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London Camden Falcon

Like a Scouse [a]Beastie Boys[/a], [B]Hollingsworth[/B] and co-vocalists[B] James Bailas[/B] and [B]Steve Bray[/B] swap verses and instruments, working the stage with total assurance...

Things are not going well. Six songs in and Airborne's lead singer Paul Hollingsworth isn't happy with the reception. There he's been for the last half-hour pumping this stuff out, this dub/funk/rock/kitchen sink melange and all he sees is an audience of folded arms.



But Paul's not too bothered, really. Even when giving us a wake-up call, he smiles like he's addressing Wembley Stadium. And certainly, this Liverpool band, just one single old, possess an attitude big enough to fill such a venue.



Like a Scouse Beastie Boys, Hollingsworth and co-vocalists James Bailas and Steve Bray swap verses and instruments, working the stage with total assurance. Sadly, though, there's a black hole at the centre of Airborne's self-belief where the tunes, grooves or ideas should be - even if they can do big-beat rampages like 'Book 'Em Danno' or 'CCTV' with the brute force of The Chemical Brothers and Primal Scream combined.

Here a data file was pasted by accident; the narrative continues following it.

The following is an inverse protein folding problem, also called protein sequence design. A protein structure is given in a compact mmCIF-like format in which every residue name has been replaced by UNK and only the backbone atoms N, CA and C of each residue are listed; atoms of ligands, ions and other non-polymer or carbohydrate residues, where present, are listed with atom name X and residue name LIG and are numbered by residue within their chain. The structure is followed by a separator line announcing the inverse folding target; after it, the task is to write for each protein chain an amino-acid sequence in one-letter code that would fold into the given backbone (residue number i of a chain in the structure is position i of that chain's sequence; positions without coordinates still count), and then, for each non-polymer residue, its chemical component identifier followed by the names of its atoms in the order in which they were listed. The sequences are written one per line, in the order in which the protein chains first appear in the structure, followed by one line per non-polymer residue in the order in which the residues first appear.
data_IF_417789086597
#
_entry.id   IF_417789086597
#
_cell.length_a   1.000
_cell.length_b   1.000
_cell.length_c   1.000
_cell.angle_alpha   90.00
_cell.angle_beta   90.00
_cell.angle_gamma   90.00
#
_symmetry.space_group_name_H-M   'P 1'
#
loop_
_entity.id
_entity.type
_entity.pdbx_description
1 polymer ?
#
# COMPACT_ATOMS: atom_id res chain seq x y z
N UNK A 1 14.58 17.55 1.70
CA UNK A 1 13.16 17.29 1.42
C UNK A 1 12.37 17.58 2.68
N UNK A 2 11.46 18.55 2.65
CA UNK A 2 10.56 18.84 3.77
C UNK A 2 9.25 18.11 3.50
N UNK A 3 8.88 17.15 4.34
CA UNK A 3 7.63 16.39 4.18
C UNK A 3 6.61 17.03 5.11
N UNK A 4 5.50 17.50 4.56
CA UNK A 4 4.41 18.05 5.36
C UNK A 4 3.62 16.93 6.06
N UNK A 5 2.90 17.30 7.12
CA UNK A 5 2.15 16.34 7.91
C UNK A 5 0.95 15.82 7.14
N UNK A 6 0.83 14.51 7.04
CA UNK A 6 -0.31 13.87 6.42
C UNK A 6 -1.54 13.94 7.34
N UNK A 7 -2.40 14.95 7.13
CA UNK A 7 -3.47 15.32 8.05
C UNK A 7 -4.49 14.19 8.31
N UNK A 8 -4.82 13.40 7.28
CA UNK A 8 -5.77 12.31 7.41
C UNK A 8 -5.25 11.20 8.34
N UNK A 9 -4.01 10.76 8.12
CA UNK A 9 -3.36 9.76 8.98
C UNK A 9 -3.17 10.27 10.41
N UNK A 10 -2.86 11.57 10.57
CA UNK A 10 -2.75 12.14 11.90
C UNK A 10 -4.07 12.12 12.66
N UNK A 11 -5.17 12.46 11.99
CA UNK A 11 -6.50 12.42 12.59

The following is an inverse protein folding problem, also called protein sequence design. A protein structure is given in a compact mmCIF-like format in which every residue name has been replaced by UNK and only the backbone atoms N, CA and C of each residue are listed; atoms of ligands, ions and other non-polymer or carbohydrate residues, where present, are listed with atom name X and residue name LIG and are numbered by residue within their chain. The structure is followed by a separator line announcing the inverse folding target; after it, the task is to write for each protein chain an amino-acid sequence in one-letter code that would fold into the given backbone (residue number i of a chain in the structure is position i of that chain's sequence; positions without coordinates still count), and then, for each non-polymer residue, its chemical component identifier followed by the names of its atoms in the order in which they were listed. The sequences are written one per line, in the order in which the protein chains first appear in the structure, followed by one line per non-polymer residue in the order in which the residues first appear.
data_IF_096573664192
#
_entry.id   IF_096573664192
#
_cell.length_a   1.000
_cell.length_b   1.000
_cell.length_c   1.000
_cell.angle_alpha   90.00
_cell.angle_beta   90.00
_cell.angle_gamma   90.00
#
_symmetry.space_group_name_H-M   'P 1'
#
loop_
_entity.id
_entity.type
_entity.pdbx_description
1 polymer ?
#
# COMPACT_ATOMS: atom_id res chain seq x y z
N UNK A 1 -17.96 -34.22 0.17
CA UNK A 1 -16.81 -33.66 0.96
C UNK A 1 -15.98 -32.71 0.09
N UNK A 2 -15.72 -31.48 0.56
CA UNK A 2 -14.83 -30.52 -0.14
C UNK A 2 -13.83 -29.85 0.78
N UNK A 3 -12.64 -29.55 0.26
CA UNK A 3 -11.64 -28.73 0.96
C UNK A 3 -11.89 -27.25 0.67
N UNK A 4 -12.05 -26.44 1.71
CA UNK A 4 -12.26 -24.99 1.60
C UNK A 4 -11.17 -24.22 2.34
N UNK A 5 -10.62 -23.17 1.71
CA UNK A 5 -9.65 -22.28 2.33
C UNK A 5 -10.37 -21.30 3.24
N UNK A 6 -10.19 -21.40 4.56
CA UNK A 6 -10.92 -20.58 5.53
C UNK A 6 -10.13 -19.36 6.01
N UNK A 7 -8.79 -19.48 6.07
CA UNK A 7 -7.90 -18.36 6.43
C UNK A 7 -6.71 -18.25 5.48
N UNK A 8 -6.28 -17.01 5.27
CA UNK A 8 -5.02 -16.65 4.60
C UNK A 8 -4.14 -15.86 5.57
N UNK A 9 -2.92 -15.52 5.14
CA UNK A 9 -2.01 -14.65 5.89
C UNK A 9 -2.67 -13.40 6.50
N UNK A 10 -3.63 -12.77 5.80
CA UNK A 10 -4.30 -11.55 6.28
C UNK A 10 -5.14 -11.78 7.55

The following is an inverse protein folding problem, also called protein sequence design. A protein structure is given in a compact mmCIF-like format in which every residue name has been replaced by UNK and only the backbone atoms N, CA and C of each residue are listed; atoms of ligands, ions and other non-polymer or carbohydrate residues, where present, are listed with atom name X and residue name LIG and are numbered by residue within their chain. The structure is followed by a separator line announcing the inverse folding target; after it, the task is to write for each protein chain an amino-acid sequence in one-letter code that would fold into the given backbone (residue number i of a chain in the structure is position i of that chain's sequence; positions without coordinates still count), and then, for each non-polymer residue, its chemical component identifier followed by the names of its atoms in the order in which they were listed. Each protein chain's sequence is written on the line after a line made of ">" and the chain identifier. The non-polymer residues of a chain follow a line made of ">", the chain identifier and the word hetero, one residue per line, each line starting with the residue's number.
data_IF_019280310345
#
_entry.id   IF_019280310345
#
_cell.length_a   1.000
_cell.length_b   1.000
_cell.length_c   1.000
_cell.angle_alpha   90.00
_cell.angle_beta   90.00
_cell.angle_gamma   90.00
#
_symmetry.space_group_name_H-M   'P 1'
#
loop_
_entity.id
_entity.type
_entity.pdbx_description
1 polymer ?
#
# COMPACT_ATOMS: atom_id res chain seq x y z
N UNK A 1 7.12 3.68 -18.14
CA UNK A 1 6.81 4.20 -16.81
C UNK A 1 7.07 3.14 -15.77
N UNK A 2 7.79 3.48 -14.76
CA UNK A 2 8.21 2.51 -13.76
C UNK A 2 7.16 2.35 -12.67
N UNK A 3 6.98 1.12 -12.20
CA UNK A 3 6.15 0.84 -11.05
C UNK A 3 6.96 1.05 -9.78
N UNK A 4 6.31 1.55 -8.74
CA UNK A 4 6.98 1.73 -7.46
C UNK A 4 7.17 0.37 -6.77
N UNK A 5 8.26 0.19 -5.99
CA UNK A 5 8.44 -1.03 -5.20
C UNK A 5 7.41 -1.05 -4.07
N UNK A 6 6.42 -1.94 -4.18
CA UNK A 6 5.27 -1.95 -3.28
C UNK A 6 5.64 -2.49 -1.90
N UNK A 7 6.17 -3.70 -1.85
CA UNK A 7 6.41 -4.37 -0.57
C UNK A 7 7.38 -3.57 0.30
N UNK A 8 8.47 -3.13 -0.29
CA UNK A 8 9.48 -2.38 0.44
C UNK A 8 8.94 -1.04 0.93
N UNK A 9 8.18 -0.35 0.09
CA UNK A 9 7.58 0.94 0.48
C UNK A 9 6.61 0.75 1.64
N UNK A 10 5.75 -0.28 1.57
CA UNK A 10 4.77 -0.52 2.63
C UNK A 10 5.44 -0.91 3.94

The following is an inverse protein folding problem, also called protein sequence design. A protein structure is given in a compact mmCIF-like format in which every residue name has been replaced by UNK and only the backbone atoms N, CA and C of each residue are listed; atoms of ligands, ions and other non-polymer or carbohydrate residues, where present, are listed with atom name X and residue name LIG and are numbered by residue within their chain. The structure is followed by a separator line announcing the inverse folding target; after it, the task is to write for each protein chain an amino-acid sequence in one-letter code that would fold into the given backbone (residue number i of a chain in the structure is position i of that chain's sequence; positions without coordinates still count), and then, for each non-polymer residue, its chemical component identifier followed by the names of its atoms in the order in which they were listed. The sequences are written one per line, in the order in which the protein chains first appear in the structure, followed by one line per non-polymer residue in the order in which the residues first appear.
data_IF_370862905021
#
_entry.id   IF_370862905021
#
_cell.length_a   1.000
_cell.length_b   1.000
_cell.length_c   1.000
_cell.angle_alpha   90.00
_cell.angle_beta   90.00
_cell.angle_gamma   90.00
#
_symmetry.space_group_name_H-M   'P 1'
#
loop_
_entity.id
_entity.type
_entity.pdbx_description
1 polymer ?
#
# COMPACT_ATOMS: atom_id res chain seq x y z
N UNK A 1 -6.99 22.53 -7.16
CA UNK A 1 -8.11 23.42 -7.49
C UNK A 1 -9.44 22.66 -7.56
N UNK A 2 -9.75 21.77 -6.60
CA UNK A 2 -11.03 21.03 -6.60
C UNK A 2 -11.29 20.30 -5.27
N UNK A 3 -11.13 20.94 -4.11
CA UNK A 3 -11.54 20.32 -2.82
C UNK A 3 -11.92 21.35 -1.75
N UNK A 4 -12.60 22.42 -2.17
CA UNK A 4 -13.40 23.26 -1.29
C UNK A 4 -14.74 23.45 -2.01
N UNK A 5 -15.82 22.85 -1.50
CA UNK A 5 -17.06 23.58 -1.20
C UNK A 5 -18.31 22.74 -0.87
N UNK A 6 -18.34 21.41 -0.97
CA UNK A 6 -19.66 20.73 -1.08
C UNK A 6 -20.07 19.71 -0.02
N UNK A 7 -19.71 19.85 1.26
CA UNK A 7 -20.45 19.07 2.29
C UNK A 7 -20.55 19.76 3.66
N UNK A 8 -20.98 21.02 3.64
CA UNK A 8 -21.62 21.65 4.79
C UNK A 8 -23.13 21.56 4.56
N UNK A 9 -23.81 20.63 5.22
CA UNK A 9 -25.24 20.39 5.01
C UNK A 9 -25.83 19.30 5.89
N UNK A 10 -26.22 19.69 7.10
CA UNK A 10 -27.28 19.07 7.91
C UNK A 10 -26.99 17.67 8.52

But that's the trouble. They just sound like another dance-rock band. Only 'State Of Me' - that rarest of things, a big-beat ballad - stays in the mind. All of which suggests Airborne are destined to remain resolutely earthbound.

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